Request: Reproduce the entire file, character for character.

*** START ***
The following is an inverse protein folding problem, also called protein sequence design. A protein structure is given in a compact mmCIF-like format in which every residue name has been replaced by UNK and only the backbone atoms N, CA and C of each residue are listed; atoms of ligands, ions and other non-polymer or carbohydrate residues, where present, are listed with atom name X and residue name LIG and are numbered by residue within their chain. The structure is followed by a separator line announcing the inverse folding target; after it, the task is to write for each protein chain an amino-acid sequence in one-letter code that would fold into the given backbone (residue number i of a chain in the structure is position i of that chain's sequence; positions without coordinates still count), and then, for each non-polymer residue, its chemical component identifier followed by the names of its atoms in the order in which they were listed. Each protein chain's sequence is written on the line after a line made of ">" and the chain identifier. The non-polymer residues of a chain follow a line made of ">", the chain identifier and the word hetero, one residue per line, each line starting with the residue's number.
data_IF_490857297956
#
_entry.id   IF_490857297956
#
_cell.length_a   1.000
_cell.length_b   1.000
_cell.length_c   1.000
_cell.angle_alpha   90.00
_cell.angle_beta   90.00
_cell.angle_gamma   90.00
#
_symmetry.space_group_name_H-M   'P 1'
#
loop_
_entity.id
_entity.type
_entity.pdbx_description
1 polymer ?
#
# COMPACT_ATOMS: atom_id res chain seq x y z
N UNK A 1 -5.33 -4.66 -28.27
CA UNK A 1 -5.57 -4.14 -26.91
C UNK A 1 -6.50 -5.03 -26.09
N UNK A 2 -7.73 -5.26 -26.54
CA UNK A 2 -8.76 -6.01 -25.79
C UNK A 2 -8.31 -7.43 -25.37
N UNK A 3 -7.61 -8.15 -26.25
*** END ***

The following is an inverse protein folding problem, also called protein sequence design. A protein structure is given in a compact mmCIF-like format in which every residue name has been replaced by UNK and only the backbone atoms N, CA and C of each residue are listed; atoms of ligands, ions and other non-polymer or carbohydrate residues, where present, are listed with atom name X and residue name LIG and are numbered by residue within their chain. The structure is followed by a separator line announcing the inverse folding target; after it, the task is to write for each protein chain an amino-acid sequence in one-letter code that would fold into the given backbone (residue number i of a chain in the structure is position i of that chain's sequence; positions without coordinates still count), and then, for each non-polymer residue, its chemical component identifier followed by the names of its atoms in the order in which they were listed. Each protein chain's sequence is written on the line after a line made of ">" and the chain identifier. The non-polymer residues of a chain follow a line made of ">", the chain identifier and the word hetero, one residue per line, each line starting with the residue's number.
data_IF_490857297956
#
_entry.id   IF_490857297956
#
_cell.length_a   1.000
_cell.length_b   1.000
_cell.length_c   1.000
_cell.angle_alpha   90.00
_cell.angle_beta   90.00
_cell.angle_gamma   90.00
#
_symmetry.space_group_name_H-M   'P 1'
#
loop_
_entity.id
_entity.type
_entity.pdbx_description
1 polymer ?
#
# COMPACT_ATOMS: atom_id res chain seq x y z
N UNK A 1 -5.33 -4.66 -28.27
CA UNK A 1 -5.57 -4.14 -26.91
C UNK A 1 -6.50 -5.03 -26.09
N UNK A 2 -7.73 -5.26 -26.54
CA UNK A 2 -8.76 -6.01 -25.79
C UNK A 2 -8.31 -7.43 -25.37
N UNK A 3 -7.61 -8.15 -26.25